28:33 And so she would be at home with me in the morning. My mom would get up at 4 be out of the house by 5 down at the stand by 5:30 so she could open she would stay there until noon Jack would come and do the afternoon. She would be back home by 1 and change her clothes. Naomi would have given my dad lunch and they would have changed shifts. Naomi would get ready to go to work or take a nap depending if she was working either 3 to 11 or if she wasn't going until the you know, 11 to 8 shift. So, you know that and I was

29:23 I wish I felt very much on the outside of it. You know, they worked hard to protect me. So there was a felt like there was nothing I could do. I mean, what was I supposed to do in the face of all that was going on. They had all the shifts covered. There was no thought about me trying to be no take care of my dad babysitting some way and and clearly he needed a lot of care when he first came home and he he made some really good progress. I mean he was he was a

30:03 I think he was in his.

30:07 Early 50s when this happened so he made some progress until you know, he started to get.

30:17 Older and and his health started to decline, but I just remember it as being a very dark time, you know a lot of

30:31 Just a lot of sadness a lot of real sadness everything.

30:38 I think that life had started to normalize for all of them. They had had you know, 12 or 15 years of something fairly normal, you know, including the Immigrant experience of coming to a new country. But so maybe 10 years of life feeling predictable and then this happened and I think it really true everybody back to how they fell probably during the war when they lost everybody things. Right? It just became clear again that you know, you can't really depend on anyting.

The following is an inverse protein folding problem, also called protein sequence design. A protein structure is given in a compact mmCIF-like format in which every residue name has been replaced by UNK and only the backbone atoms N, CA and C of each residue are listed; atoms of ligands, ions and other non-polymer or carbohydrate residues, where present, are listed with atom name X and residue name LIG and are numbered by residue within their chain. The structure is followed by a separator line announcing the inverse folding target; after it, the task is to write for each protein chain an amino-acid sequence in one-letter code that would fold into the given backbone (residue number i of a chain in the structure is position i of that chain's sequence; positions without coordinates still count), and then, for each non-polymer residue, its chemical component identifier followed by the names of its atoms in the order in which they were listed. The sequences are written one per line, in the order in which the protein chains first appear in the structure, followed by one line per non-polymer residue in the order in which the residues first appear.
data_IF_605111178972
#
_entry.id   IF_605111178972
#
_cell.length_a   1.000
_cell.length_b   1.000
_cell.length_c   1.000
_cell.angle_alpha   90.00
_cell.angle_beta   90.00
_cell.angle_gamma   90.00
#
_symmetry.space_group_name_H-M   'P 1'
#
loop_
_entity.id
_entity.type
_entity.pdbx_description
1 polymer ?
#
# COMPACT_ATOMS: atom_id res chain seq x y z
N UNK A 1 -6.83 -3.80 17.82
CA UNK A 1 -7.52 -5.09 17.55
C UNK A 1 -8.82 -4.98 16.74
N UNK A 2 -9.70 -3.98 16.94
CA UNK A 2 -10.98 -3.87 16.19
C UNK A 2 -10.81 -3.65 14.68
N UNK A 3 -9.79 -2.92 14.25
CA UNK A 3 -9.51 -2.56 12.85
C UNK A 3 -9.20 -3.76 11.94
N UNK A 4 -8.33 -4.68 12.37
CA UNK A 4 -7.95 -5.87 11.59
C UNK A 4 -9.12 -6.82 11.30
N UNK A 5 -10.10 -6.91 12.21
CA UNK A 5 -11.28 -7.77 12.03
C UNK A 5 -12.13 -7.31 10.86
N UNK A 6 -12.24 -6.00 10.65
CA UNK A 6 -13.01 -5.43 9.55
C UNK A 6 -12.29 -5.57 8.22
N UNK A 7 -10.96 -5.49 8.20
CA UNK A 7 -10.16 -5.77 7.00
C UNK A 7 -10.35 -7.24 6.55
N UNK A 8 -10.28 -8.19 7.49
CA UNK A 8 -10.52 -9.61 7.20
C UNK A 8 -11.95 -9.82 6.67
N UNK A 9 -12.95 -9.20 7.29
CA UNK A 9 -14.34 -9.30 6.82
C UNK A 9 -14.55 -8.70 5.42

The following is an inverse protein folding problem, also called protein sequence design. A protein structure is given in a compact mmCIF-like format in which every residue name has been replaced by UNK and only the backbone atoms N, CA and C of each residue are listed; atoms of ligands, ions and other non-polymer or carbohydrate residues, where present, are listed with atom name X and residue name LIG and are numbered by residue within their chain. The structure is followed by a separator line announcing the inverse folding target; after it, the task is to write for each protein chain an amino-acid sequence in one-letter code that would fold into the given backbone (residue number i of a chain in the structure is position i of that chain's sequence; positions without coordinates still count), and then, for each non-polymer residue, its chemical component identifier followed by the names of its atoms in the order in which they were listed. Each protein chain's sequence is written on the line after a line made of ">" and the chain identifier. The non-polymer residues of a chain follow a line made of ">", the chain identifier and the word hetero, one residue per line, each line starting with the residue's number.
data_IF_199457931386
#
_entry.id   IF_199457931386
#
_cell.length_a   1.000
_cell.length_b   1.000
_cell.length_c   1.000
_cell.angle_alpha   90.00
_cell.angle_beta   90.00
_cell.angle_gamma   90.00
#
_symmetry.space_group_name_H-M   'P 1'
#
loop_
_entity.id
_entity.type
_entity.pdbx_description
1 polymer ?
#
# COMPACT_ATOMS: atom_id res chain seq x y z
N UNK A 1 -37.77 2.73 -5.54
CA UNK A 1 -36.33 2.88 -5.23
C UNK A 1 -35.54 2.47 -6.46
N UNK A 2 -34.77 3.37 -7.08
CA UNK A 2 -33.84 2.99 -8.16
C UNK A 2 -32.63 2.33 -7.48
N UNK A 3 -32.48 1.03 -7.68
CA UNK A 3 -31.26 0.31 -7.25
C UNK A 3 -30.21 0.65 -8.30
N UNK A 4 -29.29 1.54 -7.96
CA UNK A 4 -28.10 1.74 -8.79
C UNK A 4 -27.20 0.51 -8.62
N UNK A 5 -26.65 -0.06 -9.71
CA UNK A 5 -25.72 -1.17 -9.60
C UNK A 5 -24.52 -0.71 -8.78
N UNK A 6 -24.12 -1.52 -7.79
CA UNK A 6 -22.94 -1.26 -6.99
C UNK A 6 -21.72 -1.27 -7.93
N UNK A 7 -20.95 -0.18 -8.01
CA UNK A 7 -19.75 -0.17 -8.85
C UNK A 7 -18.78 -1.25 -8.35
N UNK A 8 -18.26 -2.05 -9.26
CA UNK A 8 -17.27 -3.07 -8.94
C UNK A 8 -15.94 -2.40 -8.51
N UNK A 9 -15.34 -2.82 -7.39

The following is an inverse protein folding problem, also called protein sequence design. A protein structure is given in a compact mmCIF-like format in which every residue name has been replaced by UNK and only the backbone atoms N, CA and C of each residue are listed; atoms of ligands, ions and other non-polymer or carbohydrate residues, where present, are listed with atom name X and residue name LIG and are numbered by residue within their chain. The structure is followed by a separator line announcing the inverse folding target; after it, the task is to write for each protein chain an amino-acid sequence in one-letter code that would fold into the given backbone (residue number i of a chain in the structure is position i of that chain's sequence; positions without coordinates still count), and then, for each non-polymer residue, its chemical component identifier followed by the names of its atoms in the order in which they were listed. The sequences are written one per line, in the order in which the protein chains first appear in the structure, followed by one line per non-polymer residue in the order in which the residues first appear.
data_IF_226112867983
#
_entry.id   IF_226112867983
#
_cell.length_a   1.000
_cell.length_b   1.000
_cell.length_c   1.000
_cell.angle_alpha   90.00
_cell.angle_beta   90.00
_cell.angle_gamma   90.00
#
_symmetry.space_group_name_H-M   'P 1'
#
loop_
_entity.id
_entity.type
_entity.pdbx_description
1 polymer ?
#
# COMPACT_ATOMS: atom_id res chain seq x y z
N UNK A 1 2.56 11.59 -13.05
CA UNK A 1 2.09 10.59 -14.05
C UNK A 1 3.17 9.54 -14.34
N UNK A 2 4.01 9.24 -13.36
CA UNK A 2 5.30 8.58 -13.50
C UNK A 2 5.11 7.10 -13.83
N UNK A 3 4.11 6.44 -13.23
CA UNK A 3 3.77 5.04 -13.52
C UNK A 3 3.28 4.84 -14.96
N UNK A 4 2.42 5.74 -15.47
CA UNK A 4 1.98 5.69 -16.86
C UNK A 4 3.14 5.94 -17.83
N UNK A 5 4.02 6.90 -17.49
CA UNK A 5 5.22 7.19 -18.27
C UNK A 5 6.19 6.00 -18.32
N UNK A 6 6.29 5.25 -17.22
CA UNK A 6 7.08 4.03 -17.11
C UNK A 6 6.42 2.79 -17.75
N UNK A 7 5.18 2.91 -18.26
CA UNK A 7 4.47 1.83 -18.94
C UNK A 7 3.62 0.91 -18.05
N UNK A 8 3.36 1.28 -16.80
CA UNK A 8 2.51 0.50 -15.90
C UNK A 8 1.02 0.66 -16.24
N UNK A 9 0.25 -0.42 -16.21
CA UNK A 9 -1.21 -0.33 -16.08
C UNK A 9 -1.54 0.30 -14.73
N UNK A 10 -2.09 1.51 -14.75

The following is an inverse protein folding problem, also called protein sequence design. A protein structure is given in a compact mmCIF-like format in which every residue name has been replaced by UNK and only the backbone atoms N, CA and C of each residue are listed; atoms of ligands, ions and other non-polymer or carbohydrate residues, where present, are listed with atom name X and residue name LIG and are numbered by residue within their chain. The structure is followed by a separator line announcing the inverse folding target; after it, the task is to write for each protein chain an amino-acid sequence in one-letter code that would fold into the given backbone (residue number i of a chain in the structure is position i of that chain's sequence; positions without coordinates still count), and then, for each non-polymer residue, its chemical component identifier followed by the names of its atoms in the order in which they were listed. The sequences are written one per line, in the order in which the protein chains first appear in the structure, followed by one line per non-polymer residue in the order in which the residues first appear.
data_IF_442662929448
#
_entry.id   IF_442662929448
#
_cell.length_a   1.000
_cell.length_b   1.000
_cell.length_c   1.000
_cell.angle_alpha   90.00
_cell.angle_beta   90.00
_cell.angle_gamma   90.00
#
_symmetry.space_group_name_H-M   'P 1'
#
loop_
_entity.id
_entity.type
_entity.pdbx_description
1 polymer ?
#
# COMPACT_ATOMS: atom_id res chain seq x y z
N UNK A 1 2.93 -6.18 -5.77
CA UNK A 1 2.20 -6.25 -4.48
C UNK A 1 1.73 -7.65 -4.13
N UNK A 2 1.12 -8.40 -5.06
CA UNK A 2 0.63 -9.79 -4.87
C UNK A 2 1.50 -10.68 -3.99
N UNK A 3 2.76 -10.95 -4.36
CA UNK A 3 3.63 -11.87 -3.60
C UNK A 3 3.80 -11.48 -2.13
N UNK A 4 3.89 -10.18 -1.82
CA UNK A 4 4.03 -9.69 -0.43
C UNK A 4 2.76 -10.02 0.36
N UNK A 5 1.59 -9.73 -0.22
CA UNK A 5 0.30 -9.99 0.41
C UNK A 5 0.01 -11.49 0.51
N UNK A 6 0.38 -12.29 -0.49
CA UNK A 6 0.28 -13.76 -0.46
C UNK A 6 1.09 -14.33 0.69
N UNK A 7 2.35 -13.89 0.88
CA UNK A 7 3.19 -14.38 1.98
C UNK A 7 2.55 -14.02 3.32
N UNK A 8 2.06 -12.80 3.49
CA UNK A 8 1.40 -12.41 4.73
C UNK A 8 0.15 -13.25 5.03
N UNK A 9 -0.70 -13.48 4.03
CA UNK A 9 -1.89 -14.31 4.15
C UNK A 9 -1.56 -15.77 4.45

31:21 You know, my mother used to say, you know, the translation of it is, you know, man people plan and God laughs, you know.

31:33 Mensa philosophy. You couldn't plan anything.

31:41 I should so moving to slightly for the time we have left. When did you meet the frost Clan? I took Hebrew as a language cuz you could do that in those days there actually thinking about having a Hebrew immersion program here in San Francisco for little kids and Jim was in my class. And so I was I guess 15 or so. I think I was a sophomore when we met and also about that time, you know things were the beginning of high school was rough for me. I was still very much in.